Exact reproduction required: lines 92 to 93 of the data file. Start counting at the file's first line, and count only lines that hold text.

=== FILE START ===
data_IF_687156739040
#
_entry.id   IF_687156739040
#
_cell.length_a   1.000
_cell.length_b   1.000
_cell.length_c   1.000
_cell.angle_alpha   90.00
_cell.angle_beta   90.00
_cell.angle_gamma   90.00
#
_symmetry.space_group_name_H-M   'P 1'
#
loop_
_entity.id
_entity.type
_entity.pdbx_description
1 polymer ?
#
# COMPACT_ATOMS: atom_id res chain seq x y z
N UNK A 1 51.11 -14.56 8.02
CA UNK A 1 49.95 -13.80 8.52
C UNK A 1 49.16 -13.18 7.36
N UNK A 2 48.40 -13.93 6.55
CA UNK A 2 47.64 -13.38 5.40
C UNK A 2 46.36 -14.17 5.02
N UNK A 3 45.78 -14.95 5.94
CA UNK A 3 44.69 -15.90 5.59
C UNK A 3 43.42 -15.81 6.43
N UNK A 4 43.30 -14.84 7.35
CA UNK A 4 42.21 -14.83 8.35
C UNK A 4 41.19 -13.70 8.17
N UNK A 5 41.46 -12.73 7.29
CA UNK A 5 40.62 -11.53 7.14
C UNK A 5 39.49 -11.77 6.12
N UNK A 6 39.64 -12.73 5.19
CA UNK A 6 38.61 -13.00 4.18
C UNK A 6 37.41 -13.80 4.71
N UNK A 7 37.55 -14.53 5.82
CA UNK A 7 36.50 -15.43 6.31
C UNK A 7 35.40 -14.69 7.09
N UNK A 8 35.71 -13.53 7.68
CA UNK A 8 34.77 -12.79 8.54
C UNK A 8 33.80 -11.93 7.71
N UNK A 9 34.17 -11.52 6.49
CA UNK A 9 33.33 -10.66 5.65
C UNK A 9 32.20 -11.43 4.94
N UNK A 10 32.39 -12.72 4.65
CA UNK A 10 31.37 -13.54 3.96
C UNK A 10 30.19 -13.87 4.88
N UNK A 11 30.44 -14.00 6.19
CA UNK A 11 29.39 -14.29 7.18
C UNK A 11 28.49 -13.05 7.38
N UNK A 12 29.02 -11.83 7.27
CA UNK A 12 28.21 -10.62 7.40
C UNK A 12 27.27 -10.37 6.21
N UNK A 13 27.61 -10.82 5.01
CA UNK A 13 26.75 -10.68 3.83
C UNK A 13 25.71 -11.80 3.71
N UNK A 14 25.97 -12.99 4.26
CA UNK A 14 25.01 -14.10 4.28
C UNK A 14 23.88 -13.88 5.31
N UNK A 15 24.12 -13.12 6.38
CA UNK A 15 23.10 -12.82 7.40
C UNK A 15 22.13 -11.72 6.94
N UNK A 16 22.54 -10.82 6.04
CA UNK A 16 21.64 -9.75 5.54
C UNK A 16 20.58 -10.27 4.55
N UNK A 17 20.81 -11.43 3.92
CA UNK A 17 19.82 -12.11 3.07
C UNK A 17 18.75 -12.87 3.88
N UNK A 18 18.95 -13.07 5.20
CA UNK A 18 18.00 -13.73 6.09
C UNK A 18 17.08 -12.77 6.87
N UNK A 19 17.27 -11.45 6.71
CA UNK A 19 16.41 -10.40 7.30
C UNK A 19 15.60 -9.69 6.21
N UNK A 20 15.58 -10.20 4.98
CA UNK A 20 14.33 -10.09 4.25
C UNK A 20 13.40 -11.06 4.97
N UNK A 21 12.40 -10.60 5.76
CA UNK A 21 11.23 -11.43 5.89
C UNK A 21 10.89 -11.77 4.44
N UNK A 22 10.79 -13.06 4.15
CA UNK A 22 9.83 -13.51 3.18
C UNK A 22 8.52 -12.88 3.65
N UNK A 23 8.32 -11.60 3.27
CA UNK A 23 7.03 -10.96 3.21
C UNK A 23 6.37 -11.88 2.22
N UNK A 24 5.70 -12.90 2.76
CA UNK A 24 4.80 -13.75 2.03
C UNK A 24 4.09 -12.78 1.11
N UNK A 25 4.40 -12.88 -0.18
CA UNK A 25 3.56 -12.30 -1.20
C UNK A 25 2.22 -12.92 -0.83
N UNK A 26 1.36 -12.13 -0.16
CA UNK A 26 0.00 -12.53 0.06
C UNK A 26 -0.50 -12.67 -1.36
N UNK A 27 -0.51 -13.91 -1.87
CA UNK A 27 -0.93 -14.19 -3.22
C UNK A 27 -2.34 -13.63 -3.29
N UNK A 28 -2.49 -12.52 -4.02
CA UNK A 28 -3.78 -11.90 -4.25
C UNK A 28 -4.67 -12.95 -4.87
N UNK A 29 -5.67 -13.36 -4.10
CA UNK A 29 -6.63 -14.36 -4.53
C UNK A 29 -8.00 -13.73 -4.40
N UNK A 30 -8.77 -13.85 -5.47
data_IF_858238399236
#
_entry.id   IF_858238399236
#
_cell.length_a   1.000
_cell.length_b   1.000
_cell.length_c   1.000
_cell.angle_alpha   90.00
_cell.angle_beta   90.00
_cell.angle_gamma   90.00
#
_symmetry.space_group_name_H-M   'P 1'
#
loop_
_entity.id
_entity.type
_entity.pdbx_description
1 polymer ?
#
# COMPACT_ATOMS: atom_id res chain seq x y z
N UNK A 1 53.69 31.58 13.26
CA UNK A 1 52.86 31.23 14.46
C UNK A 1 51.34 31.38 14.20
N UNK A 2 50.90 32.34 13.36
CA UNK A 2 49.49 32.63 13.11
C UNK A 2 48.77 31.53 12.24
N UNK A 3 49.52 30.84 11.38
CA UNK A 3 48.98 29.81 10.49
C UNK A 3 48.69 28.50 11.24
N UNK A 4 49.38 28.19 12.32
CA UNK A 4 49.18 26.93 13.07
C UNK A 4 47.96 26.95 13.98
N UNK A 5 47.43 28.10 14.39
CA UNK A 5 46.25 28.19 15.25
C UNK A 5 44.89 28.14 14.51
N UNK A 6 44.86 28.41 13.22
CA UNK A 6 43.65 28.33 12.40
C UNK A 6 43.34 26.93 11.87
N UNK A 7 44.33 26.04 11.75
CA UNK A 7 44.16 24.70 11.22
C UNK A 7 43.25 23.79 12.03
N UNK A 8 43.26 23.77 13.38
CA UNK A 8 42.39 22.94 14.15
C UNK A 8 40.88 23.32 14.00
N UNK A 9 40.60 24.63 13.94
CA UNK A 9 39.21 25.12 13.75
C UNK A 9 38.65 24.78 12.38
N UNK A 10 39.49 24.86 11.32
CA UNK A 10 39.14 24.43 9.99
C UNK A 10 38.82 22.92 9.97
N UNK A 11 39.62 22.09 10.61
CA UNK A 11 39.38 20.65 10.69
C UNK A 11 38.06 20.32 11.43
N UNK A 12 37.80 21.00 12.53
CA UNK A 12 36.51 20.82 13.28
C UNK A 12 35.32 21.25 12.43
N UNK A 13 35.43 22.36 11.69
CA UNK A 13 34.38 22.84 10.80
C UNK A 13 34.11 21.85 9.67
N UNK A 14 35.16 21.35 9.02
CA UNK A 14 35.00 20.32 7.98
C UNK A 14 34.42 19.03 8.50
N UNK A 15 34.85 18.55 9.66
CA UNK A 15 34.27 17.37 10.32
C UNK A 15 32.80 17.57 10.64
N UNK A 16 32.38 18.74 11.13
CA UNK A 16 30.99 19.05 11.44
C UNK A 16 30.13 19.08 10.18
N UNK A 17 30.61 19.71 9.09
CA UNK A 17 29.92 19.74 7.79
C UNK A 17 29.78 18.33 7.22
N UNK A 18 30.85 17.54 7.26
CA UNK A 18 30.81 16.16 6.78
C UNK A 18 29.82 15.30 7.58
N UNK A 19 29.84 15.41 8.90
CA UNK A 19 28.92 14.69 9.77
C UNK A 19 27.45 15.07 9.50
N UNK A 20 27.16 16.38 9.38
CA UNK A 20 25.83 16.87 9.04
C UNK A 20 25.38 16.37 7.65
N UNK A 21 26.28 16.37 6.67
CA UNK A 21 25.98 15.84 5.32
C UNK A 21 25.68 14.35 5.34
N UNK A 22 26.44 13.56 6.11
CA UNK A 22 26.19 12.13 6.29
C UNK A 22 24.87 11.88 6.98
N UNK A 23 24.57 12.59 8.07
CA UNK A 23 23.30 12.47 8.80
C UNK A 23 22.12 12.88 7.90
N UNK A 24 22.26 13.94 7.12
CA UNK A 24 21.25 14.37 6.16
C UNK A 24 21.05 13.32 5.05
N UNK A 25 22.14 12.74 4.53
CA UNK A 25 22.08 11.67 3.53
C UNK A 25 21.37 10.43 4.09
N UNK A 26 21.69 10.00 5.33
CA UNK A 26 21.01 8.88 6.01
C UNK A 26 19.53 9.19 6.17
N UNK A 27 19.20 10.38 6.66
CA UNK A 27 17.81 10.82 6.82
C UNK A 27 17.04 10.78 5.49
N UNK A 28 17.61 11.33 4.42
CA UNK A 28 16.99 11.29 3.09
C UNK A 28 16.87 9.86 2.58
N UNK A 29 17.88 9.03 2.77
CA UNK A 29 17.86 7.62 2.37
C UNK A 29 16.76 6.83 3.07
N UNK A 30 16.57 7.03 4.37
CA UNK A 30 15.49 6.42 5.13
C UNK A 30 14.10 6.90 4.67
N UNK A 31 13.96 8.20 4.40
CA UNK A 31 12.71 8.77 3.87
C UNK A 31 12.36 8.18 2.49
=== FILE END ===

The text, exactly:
C UNK A 24 4.09 -12.78 1.11
N UNK A 25 4.40 -12.88 -0.18